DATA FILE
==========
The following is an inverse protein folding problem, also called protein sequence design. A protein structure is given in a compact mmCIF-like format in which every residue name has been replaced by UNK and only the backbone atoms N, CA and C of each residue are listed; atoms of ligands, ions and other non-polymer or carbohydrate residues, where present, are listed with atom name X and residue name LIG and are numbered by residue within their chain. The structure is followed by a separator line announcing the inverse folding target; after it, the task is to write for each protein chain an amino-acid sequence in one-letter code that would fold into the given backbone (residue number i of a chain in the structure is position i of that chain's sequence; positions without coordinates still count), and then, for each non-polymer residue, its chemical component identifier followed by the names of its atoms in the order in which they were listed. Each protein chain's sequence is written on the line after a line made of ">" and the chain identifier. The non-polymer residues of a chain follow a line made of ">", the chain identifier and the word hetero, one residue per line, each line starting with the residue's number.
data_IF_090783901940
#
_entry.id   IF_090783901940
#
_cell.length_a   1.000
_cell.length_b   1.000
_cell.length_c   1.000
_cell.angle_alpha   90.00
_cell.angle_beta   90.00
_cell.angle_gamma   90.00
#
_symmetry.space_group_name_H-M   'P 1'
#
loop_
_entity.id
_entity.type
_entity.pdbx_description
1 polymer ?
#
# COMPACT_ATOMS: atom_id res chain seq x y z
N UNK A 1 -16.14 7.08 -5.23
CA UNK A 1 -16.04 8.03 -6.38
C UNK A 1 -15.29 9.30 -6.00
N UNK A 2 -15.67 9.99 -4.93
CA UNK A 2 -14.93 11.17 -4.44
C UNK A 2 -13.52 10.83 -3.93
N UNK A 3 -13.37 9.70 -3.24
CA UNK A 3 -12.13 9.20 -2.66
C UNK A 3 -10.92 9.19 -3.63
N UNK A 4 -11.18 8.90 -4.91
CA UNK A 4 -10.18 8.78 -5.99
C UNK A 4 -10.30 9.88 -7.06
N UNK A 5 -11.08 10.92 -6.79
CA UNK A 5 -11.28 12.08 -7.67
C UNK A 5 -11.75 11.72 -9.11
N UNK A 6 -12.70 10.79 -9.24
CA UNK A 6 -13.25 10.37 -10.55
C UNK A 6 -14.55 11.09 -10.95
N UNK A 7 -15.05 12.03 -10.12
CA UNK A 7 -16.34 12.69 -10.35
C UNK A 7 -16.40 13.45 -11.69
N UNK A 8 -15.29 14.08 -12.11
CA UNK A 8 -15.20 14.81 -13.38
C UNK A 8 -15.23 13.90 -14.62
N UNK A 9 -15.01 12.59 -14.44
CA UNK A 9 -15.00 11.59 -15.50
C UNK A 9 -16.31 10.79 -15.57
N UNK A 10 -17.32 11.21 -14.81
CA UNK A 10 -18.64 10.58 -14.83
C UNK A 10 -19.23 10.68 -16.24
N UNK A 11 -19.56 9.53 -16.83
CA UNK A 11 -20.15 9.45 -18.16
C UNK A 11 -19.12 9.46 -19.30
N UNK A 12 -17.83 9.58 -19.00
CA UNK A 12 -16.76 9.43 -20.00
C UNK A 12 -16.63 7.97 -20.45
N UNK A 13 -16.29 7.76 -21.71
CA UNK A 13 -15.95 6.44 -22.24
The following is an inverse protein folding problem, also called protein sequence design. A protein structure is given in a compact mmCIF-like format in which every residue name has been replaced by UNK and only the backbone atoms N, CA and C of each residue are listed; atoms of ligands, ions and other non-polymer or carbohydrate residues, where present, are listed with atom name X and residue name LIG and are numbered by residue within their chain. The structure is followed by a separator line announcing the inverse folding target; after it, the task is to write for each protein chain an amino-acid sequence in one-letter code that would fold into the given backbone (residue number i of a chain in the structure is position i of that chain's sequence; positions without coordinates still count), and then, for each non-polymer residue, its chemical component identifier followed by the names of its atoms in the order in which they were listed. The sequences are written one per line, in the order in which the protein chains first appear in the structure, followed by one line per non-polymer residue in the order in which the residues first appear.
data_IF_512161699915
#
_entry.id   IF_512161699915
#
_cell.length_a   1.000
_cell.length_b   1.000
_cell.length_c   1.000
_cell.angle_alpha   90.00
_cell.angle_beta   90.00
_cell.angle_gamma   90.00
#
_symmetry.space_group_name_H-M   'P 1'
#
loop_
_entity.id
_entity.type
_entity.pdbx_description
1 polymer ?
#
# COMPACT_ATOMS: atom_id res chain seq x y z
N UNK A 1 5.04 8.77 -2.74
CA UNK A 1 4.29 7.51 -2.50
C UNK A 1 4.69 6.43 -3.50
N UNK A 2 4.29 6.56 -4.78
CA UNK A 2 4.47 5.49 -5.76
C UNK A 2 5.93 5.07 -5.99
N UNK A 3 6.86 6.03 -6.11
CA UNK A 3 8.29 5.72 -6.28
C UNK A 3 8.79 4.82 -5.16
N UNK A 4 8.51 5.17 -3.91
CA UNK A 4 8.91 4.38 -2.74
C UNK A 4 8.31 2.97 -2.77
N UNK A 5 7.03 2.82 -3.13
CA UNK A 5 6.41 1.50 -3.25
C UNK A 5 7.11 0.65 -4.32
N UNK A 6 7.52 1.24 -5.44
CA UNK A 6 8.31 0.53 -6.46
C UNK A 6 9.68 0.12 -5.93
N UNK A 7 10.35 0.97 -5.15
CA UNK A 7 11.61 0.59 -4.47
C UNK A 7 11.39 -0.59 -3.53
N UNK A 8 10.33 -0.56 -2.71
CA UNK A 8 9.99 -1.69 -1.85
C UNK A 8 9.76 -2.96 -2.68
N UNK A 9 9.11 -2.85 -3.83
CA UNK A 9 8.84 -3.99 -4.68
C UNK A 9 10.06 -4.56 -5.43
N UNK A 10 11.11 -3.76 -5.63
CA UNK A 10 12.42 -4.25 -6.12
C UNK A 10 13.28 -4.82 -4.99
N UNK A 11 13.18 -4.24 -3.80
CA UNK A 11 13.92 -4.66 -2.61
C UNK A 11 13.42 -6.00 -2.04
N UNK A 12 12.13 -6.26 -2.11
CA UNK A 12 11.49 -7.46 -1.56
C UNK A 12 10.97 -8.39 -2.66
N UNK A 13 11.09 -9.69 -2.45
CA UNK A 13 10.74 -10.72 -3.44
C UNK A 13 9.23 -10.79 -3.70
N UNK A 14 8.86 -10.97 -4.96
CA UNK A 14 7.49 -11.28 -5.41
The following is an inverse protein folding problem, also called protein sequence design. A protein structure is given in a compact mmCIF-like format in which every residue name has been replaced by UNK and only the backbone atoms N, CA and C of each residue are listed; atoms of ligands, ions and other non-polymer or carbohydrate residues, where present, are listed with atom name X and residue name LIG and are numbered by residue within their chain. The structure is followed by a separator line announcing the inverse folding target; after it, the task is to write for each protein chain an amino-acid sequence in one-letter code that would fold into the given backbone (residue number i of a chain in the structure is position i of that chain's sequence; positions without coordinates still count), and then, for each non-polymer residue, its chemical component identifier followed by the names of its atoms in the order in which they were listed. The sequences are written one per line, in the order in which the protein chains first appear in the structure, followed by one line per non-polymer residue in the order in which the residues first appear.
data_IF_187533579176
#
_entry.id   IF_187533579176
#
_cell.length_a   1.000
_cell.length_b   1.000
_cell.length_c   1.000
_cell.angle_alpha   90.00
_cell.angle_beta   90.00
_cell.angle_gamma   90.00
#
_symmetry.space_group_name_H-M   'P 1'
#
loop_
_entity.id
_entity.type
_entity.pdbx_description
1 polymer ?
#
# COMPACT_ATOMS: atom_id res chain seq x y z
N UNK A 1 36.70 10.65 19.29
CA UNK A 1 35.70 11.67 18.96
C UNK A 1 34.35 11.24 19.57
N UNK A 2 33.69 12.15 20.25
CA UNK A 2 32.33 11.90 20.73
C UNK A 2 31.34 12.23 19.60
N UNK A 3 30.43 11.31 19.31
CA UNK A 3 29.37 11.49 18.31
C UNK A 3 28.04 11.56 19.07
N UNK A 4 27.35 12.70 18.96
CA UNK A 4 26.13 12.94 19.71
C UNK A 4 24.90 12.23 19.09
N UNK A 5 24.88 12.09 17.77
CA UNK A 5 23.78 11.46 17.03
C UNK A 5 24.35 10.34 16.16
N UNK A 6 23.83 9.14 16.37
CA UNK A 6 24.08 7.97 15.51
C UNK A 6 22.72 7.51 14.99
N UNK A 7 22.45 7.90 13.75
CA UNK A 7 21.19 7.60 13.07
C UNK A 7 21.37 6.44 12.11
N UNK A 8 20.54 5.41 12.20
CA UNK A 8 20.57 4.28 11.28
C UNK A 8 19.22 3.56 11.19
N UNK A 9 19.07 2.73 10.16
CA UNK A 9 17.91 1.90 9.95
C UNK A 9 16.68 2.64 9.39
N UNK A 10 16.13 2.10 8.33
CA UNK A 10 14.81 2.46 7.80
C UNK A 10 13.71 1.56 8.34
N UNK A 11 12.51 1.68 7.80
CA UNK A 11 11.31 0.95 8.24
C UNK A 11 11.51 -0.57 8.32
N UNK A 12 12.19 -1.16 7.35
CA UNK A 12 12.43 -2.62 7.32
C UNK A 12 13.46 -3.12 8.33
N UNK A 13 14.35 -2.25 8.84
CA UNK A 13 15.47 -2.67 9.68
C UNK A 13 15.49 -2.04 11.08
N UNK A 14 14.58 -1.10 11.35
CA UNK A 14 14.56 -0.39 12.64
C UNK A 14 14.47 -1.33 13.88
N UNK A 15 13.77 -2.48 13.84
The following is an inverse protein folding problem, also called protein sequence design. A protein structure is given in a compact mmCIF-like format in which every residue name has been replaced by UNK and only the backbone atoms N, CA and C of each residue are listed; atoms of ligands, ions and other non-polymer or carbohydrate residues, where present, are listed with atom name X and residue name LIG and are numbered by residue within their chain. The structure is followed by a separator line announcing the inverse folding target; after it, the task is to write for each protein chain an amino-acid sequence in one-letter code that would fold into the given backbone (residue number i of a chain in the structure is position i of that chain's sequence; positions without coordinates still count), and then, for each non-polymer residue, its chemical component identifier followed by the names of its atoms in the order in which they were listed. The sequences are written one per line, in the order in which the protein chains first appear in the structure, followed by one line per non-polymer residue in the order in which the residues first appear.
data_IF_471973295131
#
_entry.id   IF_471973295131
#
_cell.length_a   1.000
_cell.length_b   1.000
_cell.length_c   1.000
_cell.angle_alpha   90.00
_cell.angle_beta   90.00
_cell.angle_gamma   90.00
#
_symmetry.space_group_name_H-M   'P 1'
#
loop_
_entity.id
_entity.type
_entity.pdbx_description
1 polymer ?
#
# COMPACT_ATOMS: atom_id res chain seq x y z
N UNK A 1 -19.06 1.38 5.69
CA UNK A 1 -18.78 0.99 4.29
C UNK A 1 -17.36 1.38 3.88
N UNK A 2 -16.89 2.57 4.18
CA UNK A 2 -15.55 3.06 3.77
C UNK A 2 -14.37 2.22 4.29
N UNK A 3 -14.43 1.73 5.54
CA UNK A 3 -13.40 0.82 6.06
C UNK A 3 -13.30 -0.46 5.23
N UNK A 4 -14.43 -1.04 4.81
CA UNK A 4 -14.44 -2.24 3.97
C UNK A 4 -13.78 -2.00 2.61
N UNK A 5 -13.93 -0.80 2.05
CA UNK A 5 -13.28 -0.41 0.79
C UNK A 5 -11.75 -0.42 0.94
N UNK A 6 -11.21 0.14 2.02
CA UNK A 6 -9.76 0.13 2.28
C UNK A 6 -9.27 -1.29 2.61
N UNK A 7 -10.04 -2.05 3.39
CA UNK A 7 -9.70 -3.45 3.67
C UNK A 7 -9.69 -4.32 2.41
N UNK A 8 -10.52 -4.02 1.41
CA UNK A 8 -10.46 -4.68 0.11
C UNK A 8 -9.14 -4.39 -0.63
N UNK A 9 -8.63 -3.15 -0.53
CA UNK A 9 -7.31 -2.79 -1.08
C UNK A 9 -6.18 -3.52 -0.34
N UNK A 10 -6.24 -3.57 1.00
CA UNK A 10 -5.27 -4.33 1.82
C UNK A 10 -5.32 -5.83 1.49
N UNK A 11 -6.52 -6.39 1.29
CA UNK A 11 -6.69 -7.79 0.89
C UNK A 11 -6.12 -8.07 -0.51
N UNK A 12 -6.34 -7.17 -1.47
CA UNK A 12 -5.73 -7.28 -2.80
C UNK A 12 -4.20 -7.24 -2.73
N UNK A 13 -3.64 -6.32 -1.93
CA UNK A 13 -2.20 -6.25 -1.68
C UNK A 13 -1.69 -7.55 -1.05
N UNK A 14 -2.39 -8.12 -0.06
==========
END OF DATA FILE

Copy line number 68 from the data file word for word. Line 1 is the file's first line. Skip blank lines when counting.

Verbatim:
_cell.angle_alpha   90.00